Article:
Netanyahu's latest Mideast peace push was nothing more than a swindle
During the Amman talks, the Palestinians were given 21 discussion topics that included borders, settlements, security, Jerusalem, water and archaeological sites, with not a hint as to Israel's positions on these issues, and no map of any kind.
The Natan Eshel affair, in which the head of the Prime Minister's Bureau resigned and admitted to harassing a female subordinate, turned the three senior aides who blew the whistle on him into the heroes of a Greek tragedy.
The three - Cabinet Secretary Zvi Hauser, Military Secretary Yohanan Locker and chief media adviser Yoaz Hendel, who has since resigned - must have known what they were getting into for ratting on a darling of Prime Minister Benjamin Netanyahu and his wife, Sara. Nevertheless, they put themselves in harm's way and reported Eshel's misdeeds to the attorney general.
Was this really an act of courage? Since when does discharging the legal and moral duty to report a possible crime merit a medal? What choice did they have? Had they not gone to the authorities they could have been culpable as accomplices to harassing a public servant.
But even as the three kept their noses clean with regard to the Eshel affair, they had a hand in an matter considerably more heinous, involving Netanyahu's deception of the public and its elected officials.
The trio of aides cooperated with the prime minister's scheme to bury the two-state solution for good while blaming the Palestinians. Certain senior cabinet ministers were also complicit in this offense - they had also glanced at the document that Isaac Molho, Netanyahu's envoy to the peace process, gave the Palestinians at last month's talks in Amman. They, too, know why the settlers and their Knesset representatives were not overly upset by news reports suggesting that Molho had "suggested waiving Israeli sovereignty over at least 90 percent of the West Bank."
On January 15 Netanyahu told the Knesset Foreign Affairs and Defense Committee, "We submitted a document of 21 points on which there is wall-to-wall agreement," adding, "Everyone here in this room would have agreed with it."
We obtained a copy of this document late last week. Indeed, it contains not a single word that would have upset any of the committee members, representing parties spanning the gamut from Habayit Hayehudi through Meretz (there are no Arab MKs on the committee ). What could be controversial about a grocery list?
Rather than present the government's positions on the issues of borders and security, as stipulated by the Quartet, the Palestinians were given 21 discussion topics that included borders, settlements, security, Jerusalem, water, archaeological sites and the like. There was no hint as to Israel's positions on these issues, and no map of any kind.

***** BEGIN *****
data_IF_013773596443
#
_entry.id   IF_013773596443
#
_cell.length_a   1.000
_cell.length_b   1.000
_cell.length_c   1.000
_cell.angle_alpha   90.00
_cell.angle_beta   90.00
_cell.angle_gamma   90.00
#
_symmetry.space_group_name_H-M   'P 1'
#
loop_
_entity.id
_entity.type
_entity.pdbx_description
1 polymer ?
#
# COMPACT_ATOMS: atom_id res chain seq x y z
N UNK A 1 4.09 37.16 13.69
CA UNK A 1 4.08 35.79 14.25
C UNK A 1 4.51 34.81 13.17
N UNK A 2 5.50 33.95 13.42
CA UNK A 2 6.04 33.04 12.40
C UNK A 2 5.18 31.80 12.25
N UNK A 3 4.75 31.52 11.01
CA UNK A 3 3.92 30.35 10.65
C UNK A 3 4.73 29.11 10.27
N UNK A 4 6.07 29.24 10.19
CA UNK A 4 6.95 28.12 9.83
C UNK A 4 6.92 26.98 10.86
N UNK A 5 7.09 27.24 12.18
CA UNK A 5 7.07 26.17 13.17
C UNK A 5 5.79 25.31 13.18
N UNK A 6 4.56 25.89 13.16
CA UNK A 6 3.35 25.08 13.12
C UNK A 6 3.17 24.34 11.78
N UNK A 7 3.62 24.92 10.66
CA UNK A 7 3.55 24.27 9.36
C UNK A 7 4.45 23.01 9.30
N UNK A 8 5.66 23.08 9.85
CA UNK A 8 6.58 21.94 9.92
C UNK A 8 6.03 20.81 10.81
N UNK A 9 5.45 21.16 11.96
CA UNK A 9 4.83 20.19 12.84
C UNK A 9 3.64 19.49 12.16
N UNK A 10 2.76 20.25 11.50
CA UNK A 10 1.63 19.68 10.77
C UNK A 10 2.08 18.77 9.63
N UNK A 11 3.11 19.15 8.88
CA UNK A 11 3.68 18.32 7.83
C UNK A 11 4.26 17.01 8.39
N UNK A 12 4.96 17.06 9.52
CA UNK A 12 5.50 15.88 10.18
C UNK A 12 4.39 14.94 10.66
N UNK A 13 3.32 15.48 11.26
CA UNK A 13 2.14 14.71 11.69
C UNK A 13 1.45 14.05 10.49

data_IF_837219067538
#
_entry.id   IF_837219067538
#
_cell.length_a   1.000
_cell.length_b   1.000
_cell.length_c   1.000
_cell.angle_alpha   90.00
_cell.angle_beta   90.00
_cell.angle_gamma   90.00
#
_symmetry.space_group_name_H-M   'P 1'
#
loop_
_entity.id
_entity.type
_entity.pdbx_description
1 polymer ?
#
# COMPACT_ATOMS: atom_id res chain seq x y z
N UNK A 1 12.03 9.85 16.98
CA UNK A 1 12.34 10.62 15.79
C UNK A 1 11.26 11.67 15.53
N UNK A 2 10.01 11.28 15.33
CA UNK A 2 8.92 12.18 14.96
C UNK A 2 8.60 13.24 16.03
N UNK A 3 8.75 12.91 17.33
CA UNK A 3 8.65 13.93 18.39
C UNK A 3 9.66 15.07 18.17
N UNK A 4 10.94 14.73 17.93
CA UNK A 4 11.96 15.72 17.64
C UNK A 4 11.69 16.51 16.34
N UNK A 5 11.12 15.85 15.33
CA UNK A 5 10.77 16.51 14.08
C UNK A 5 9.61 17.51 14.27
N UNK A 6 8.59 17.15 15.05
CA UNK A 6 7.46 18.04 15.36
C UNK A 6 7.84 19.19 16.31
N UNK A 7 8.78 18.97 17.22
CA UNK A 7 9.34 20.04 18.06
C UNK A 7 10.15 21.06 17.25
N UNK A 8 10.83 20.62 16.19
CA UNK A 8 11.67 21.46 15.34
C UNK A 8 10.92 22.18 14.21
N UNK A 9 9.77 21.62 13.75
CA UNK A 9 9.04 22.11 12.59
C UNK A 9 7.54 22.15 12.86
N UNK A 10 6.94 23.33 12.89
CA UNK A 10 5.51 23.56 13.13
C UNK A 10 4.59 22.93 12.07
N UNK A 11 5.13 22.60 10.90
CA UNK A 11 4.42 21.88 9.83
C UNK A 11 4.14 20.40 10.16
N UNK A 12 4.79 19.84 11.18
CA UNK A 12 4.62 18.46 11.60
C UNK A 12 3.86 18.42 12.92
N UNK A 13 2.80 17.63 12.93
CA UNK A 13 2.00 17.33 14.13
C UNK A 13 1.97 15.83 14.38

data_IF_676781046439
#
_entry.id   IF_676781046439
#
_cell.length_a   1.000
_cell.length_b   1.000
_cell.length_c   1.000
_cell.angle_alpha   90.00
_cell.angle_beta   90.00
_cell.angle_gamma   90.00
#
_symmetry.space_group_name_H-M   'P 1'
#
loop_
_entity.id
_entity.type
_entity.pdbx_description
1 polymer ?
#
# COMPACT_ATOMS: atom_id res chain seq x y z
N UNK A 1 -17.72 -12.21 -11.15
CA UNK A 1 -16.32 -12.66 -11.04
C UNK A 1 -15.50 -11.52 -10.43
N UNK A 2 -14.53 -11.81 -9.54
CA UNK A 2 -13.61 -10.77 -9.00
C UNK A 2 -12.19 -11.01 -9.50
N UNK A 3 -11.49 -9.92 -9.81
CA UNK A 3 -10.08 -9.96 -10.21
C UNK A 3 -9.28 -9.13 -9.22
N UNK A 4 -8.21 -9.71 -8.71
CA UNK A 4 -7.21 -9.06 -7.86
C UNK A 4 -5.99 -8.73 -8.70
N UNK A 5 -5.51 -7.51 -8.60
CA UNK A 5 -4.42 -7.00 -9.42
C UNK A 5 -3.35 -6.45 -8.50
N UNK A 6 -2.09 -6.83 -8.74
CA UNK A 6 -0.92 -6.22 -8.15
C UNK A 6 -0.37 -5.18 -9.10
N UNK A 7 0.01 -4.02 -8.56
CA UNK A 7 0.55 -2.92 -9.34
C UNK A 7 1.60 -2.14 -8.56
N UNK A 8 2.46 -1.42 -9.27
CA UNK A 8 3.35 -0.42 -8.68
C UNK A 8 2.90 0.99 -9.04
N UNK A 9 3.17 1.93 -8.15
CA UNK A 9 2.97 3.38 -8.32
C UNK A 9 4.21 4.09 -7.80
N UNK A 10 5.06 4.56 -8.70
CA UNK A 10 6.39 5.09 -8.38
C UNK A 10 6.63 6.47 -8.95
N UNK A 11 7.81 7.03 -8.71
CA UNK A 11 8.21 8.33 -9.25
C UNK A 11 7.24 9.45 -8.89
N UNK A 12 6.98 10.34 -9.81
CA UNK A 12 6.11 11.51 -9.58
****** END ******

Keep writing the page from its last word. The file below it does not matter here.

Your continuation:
Netanyahu remains steadfast in his refusal to conduct negotiations on the basis of the 1967 borders with a mutual swap of territory, as stated in the Quartet's outline and in the declarations of U.S. President Barack Obama.
At the premier's instructions, Molho also did not use the term "occupied territories," arguing that the West Bank and East Jerusalem are "disputed territories." Molho spoke of "settlement blocs" without detailing their scope, and did not suggest what areas within the Green Line would be offered in exchange.
The only item about which Netanyahu presented his position was "recognition of Israel as the Jewish state." The prime minister knows perfectly well that Palestinian agreement to negotiate over a document that includes this phrase would be tantamount to accepting an agenda that rejects the right of return of the Palestinian refugees.
During that same Knesset debate in which he discussed the document, Netanyahu claimed that he was ready to return to negotiations at any time, with no preconditions, adding, "For three years the Palestinians have refused to negotiate."
But the 21-point document is merely the newest edition of "[Ehud] Barak gave them everything, and they responded with violence," and "[Ariel] Sharon gave them Gaza, and they repaid us with Qassams, and "[Ehud] Olmert offered them Jerusalem, and Abu Mazen [Palestinian Authority President Mahmoud Abbas] fled."
Here, dear citizens, is yet more proof that the problem is Palestinian refusal to recognize Israel as the state of the Jewish people, and not the occupation and its injustices. The demand to freeze settlement construction is a totally illegitimate "precondition," while their expansion is a clear gesture of reconciliation.
The point is that when the most recent disturbances on the Temple Mount lead to the third intifada, and the Islamic Jihad takes control of the West Bank, we'll be able to sigh, "What can we do, we have no partners?" and go back to demonstrating against the high price of chocolate. After all, Netanyahu even gave them a document with 21 points, and they preferred to return to the path of terror.
Where were our three heroes when their boss, a right-wing politician masquerading as a statesman, led us down the path to oblivion?